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If You’re Missing Your Friends And Family, Use These Creative Ways To Virtually Connect

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Dec. 4 2020, Published 4:30 a.m. ET

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With winter approaching and recommendations from public health officials to continue staying inside and social distancing, it’s critical that we make the effort to stay connected. After all, connection can help ward off feelings of loneliness, keep our bonds strong, and keep the pandemic winter blues at bay. When we can’t gather together in person, finding creative ways to show we care is more important than ever.

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Send Out Handwritten Cards 

“I’m a writer, so to stay connected with others, I put my talents to use. I send notes to friends I haven’t been in touch with, get well cards to friends who are ill, and emails to my staff. I also send handwritten cards to my family members and friends. This year, I created a poem of gratitude for my sorority sisters and other friends.”

—Gerry J. Tucker, educator and writer, Austin, TX

Consider Dog Walks With Friends

“Since the pandemic started, dog walks have been regular and ritualized with a variety of friends, and the tradition will continue over the winter. This ritual not only allows our dogs the chance to get outside and exercise, but it also allows me to catch up and check in with friends in a safe and in-person way. I’ll definitely  be utilizing all the layers in the cold up in Boston!”

—Sarah Rudman, operations manager, Boston, MA

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Host A Virtual Friendship Circle

“I am looking forward to hosting virtual winter friendship circles for groups of my professional friends and personal friends. It is my hope that these gatherings will give us a space to connect and share. Since they are virtual, they have potential to reach and unite us across the country and even internationally, making these circles special because they are something that would only be possible to execute via a virtual platform. One possible theme for one circle might be ‘show and tell,’ allowing everyone who attends to teach a certain craft for a few minutes, share an expertise of theirs, or swap recipes with the group. The idea is to keep these circles collaborative and energized while strengthening our connections.”

—Randi Levin, transitional life strategist, NY/NJ

Send Uplifting Texts To Friends

“We all need encouragement from one another this season. A small way I have been reaching out to others is by sending uplifting text messages to my friends and family. My hope is that an inspiring word will make them smile and remind them they are not alone. My last message was simple but pointed. It read, ‘Keep shining, the world needs our light.’ These messages are just as much about supporting them as they are about my own self-care.”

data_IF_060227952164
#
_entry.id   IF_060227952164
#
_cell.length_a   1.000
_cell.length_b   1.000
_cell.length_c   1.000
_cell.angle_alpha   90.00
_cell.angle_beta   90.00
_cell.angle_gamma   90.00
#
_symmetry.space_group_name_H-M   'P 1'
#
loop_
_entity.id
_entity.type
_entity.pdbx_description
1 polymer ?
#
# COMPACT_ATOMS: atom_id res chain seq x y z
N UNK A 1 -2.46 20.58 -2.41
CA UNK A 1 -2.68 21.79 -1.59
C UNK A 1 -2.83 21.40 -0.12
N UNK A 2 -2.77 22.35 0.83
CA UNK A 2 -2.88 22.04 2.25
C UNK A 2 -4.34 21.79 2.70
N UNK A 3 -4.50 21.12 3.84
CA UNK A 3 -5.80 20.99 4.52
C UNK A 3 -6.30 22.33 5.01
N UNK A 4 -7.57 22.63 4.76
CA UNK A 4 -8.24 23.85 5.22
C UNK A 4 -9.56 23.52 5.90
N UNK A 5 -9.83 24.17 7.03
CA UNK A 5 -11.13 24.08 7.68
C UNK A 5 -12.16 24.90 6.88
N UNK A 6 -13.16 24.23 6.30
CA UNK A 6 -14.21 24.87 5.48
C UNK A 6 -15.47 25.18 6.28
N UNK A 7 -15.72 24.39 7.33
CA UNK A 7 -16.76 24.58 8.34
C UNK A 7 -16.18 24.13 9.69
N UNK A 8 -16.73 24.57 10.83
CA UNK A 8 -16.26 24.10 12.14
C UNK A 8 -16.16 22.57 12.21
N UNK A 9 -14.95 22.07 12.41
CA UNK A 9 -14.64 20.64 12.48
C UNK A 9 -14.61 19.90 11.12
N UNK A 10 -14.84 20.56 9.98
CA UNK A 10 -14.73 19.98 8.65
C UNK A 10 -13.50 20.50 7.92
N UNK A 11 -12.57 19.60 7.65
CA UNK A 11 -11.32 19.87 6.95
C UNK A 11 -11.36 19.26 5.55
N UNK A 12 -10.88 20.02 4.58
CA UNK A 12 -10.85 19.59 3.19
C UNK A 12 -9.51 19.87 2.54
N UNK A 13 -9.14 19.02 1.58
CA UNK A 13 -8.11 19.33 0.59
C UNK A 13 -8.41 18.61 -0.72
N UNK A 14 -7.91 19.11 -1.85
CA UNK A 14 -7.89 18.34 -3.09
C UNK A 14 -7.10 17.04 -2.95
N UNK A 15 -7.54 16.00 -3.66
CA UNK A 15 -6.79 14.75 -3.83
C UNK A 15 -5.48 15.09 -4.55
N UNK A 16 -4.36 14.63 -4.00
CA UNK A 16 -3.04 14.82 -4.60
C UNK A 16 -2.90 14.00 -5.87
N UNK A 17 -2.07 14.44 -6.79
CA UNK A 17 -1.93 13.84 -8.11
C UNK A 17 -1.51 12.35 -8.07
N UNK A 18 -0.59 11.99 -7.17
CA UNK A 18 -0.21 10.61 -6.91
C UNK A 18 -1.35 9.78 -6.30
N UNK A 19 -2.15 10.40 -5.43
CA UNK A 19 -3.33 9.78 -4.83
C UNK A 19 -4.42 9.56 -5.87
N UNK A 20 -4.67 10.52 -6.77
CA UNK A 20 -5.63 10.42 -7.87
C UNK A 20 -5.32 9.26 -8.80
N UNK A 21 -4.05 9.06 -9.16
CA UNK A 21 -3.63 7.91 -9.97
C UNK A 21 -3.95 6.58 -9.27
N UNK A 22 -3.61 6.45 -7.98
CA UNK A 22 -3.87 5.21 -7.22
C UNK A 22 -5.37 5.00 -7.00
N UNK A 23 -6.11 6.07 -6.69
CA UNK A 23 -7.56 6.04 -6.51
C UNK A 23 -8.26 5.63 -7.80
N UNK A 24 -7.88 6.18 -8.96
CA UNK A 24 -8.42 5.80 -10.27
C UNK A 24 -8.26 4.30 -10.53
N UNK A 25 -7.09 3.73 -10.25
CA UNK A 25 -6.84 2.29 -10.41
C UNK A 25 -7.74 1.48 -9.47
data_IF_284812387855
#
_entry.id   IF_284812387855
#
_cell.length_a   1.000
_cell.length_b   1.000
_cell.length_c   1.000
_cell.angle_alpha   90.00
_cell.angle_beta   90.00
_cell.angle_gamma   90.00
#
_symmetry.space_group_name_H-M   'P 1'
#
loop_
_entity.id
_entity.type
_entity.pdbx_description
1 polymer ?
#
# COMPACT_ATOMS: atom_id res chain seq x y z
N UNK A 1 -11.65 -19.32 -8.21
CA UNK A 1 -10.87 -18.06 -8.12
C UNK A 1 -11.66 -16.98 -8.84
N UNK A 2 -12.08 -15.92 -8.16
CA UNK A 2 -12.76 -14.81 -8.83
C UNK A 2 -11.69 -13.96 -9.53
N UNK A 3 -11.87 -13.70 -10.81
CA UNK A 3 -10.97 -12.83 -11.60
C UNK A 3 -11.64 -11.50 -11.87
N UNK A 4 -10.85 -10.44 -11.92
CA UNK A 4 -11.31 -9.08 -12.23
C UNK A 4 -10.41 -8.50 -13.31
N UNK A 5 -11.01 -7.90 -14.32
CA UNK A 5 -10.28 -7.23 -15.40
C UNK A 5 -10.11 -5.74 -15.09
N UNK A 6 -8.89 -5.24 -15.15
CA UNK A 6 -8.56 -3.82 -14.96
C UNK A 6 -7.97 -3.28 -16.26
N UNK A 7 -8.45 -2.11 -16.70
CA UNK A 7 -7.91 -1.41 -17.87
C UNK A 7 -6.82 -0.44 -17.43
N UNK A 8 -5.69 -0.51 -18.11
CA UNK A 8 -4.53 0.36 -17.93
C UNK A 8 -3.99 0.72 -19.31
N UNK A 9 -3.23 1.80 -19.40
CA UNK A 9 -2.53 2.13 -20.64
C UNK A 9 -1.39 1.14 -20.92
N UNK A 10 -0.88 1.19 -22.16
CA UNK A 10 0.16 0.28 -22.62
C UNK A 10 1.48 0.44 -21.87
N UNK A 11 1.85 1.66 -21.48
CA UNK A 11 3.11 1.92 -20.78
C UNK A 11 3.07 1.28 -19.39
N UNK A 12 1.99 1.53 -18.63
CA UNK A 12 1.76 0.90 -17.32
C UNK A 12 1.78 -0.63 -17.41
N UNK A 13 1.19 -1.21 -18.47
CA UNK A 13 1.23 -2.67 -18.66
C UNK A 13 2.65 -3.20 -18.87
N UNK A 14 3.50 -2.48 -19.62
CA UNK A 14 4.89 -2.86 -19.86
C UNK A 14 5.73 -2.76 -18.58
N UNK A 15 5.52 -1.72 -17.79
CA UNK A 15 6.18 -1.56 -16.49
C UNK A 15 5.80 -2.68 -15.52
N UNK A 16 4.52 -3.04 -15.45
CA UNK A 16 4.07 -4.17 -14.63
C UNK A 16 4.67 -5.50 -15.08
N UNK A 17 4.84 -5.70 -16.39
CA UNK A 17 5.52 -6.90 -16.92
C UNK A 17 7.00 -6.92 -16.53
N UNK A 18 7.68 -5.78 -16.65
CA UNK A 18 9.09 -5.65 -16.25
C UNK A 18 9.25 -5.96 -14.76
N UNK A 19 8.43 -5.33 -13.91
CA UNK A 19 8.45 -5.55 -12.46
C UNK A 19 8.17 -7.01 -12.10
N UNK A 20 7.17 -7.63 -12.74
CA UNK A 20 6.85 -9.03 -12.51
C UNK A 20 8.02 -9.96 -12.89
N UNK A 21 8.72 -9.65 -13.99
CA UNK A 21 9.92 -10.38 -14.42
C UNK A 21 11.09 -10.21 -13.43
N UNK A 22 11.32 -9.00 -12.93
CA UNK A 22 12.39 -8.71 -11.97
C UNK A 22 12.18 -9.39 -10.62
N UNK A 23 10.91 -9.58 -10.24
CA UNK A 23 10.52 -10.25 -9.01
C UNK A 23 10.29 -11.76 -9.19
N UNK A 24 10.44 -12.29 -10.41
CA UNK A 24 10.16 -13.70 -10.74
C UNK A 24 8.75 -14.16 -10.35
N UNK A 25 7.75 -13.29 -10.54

—Monique Johnson, social enterprise leader, Richmond, VA

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Extend A Hand To A Stranger

“As we age, our families spread out, and unfortunately some pass. My son relocated to Washington for his job at Boeing. My mom — the family linchpin — passed away a few years ago, and we all rally around dad. On this Thanksgiving day, my dad and I stopped at the grocery store on our way to my brother’s home. My dad pulled over to talk to the homeless men on the road, and we started a conversation that lasted a good five minutes. It was lively, polite, and fruitful. Reaching out to strangers through small, thoughtful interactions are more important than ever as we head into winter.”

—Rocky Taormina, Upland, CA

Record Gratitude Videos For Your Friends

“Heading into the holiday season during a pandemic, I sought a personal approach to express gratitude to about fifty people who were particularly instrumental in helping me get through this year. I decided to record videos for a couple of minutes, speaking directly to the camera with a heartfelt thank you and a little personalization that tailored the video to that special recipient. Gratitude itself is a powerful emotion, and the surprise I’ve seen from the recipients has brought me so much joy.”

—Donna Peters, career coach and podcast host, Atlanta, GA

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Meet Halfway For An Outdoor Reunion

“This Thanksgiving, my family and I canceled our usual travel plans and instead pioneered a new tradition. My son and his girlfriend packed up green bean casserole and mashed potatoes, we packed up turkey, dressing, and sweet potatoes — and we met halfway in a parking lot to exchange homemade vittles. We got and gave a personal touch. We celebrated a loving holiday in an entirely new way.”

—Molly Miller, freelance writer, Albany, OR

This was written by Marina Khidekel and originated on Thrive Global.

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